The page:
US tyre company Goodyear has revealed a tyre it says consists of 90 per cent sustainable materials.

    It revealed its latest sustainable tyre technology at this year’s Consumer Electronic Show (CES) in Las Vegas, Nevada. At last year’s show, it showcased a tyre made from 70 per cent sustainable materials.

    According to Goodyear, this latest demonstration tyre passed all internal testing and applicable regulatory testing, which means it’s technically legal to go on the road.

    The company noted this demonstration tyre had a lower rolling resistance when compared to the reference tyre which was made with traditional materials.

    This means that, in addition to a potential carbon footprint reduction through the greater use of sustainable materials, it has the potential to improve vehicle fuel economy.

    The demonstration tyre includes four different types of carbon black produced from both organic and inorganic sources, soybean oil and rice husk silica, post-consumer polyester and bio-renewable pine tar resins.

    Goodyear said eight of its current product lines, including some racing tyres, have soybean oil, and since 2018 it has doubled its use of RHA silica in its tyres.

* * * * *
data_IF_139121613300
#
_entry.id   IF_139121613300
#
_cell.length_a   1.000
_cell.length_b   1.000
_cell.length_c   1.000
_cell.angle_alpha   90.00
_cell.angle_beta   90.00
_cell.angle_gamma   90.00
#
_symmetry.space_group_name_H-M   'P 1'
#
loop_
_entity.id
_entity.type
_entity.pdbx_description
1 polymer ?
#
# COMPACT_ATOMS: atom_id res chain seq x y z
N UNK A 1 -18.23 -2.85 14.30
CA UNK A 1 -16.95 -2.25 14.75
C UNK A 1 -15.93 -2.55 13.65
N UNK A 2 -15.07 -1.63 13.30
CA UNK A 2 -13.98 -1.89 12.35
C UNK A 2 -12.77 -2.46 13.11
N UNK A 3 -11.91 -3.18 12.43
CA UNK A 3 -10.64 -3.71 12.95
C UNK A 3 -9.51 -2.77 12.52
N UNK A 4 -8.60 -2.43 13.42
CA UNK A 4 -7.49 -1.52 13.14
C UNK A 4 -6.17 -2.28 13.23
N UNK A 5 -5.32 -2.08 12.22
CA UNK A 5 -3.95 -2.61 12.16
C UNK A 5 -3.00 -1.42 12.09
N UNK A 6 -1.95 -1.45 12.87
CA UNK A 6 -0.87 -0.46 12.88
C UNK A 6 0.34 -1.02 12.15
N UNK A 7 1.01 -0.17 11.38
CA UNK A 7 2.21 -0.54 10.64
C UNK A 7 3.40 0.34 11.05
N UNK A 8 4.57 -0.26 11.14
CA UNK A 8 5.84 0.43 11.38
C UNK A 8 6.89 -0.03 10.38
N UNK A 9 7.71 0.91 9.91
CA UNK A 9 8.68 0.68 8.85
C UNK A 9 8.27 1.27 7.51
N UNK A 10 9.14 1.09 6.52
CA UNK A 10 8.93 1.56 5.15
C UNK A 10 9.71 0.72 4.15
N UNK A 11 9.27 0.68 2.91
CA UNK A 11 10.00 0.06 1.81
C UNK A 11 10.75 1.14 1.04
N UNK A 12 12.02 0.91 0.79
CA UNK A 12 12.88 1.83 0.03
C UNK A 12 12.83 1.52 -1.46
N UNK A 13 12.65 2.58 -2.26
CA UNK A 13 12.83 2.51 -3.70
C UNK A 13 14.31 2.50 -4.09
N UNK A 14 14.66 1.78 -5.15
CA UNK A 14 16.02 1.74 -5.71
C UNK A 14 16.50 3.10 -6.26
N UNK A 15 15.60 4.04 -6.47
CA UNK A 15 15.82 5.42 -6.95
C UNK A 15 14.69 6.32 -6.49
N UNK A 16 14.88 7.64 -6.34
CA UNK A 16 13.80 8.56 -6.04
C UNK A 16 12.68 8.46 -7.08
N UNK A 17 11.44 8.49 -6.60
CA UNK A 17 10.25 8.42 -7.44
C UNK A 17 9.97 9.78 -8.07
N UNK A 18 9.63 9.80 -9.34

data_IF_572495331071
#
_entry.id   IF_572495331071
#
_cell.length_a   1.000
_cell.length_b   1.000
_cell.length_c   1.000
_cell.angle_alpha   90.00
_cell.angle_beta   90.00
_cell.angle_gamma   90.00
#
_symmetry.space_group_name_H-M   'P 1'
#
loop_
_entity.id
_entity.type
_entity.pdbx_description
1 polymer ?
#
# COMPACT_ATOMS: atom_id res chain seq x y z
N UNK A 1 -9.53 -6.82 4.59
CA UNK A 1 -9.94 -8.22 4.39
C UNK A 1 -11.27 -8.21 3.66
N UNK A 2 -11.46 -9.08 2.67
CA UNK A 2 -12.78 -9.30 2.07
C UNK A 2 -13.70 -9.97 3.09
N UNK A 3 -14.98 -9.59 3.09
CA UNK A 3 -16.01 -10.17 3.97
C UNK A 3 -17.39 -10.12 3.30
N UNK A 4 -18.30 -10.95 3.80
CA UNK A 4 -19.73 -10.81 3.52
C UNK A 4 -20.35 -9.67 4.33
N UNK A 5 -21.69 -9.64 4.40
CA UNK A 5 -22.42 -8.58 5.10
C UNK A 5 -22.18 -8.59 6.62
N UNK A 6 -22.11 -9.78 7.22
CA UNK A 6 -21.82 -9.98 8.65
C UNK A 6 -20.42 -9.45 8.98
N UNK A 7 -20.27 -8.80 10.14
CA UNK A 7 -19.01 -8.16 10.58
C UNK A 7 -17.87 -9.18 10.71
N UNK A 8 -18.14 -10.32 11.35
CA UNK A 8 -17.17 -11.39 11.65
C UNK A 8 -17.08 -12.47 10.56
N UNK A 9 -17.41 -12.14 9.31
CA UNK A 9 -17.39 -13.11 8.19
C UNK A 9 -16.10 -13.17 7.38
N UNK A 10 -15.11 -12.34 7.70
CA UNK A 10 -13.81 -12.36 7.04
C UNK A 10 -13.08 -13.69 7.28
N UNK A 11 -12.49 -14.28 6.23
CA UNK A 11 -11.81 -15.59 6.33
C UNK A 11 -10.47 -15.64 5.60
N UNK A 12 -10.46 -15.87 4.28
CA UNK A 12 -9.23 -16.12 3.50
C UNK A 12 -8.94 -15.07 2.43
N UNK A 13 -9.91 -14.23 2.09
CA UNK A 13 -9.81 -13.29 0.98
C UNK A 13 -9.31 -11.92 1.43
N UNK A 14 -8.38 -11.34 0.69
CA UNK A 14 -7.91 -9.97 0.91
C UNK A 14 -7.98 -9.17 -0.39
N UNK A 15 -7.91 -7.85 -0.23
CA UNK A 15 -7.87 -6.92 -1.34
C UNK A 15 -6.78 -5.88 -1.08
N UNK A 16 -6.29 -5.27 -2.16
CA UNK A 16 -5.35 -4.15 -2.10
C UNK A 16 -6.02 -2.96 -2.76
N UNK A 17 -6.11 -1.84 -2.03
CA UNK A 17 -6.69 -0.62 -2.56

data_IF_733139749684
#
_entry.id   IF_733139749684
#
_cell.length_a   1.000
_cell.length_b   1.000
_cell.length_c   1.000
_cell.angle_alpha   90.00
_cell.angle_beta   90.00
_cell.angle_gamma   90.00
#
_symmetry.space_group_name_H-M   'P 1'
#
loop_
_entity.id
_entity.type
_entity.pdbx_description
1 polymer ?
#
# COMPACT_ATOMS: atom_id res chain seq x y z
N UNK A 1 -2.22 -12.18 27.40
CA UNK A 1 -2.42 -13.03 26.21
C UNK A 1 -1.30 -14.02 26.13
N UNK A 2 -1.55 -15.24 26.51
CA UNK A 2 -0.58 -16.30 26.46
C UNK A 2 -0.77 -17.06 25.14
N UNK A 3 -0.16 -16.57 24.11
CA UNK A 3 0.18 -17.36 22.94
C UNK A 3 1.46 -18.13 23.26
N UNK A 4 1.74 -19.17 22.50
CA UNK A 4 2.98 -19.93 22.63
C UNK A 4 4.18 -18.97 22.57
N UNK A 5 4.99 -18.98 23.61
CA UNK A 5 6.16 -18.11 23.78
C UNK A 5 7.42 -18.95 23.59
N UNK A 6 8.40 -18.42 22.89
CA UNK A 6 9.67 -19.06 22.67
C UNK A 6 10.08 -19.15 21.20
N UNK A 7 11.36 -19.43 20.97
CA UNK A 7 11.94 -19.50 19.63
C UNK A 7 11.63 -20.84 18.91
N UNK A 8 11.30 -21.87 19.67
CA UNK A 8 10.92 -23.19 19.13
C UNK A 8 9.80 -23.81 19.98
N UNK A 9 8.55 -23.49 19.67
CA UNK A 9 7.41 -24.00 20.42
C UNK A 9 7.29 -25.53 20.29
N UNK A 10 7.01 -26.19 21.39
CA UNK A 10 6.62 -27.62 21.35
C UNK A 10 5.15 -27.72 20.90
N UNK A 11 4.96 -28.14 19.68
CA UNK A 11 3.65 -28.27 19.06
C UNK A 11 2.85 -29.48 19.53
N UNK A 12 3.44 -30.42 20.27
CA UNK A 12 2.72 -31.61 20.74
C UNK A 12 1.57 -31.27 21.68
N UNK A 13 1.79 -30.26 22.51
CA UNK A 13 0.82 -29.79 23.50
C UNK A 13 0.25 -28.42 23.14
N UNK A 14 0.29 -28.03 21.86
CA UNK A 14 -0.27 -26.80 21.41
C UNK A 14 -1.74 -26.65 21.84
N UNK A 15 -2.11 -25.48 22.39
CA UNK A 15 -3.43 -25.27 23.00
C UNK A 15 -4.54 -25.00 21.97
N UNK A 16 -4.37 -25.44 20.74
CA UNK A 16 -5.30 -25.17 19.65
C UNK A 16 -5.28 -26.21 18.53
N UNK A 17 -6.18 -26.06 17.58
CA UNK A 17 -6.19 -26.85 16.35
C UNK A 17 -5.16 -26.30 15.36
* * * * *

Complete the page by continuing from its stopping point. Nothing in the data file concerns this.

In addition, Goodyear has announced it intends to sell a tyre with up to 70 per cent sustainable-material content this year. It’s unclear if it will be offered in Australia.

    The company is still working with its supply partners to secure enough materials to mass-produce a 90 per cent sustainable-material tyre, and plans to have a fully-sustainable tyre on sale by 2030.

    “We continue to make progress toward our goal of introducing the first 100 per cent sustainable-material tyre in the industry by 2030,” said Goodyear senior vice president, global operation and chief technology officer Chris Helsel.

    “The past year was a pivotal one toward achieving this goal. We researched new technologies, identified opportunities for further collaboration and utilised our team’s tenacity to not only demonstrate our capabilities to produce a 90% sustainable-material tyre, but to also produce a tyre with up to 70% sustainable-material content this year.”

    “Our team continues to showcase its innovation and commitment to building a better future,” Mr Helsel added.

    Jack Quick

    Jack Quick is an automotive journalist based in Melbourne. Jack studied journalism and photography at Deakin University in Burwood, and previously represented the university in dance nationally. In his spare time, he loves to pump Charli XCX and play a bit of Grand Theft Auto. He’s also the proud owner of a blue, manual 2020 Suzuki Jimny.

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